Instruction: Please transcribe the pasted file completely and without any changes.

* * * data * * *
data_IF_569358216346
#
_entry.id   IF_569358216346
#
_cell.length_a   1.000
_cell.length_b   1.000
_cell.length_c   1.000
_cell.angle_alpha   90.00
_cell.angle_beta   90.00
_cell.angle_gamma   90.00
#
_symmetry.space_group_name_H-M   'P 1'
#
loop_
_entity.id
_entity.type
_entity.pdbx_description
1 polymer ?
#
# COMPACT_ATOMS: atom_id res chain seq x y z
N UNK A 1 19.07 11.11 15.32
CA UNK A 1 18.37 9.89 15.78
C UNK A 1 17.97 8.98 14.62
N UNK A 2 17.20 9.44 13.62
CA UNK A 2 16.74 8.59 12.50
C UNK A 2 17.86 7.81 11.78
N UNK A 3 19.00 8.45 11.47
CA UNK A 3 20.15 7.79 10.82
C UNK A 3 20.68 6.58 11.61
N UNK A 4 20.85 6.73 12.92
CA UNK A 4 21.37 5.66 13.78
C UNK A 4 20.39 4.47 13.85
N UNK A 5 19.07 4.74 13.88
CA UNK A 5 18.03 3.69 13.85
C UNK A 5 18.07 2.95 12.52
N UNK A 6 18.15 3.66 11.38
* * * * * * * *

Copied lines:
data_IF_569358216346
#
_entry.id   IF_569358216346
#
_cell.length_a   1.000
_cell.length_b   1.000
_cell.length_c   1.000
_cell.angle_alpha   90.00
_cell.angle_beta   90.00
_cell.angle_gamma   90.00
#
_symmetry.space_group_name_H-M   'P 1'
#
loop_
_entity.id
_entity.type
_entity.pdbx_description
1 polymer ?
#
# COMPACT_ATOMS: atom_id res chain seq x y z
N UNK A 1 19.07 11.11 15.32
CA UNK A 1 18.37 9.89 15.78
C UNK A 1 17.97 8.98 14.62
N UNK A 2 17.20 9.44 13.62
CA UNK A 2 16.74 8.59 12.50
C UNK A 2 17.86 7.81 11.78
N UNK A 3 19.00 8.45 11.47
CA UNK A 3 20.15 7.79 10.82
C UNK A 3 20.68 6.58 11.61
N UNK A 4 20.85 6.73 12.92
CA UNK A 4 21.37 5.66 13.78
C UNK A 4 20.39 4.47 13.85
N UNK A 5 19.07 4.74 13.88
CA UNK A 5 18.03 3.69 13.85
C UNK A 5 18.07 2.95 12.52
N UNK A 6 18.15 3.66 11.38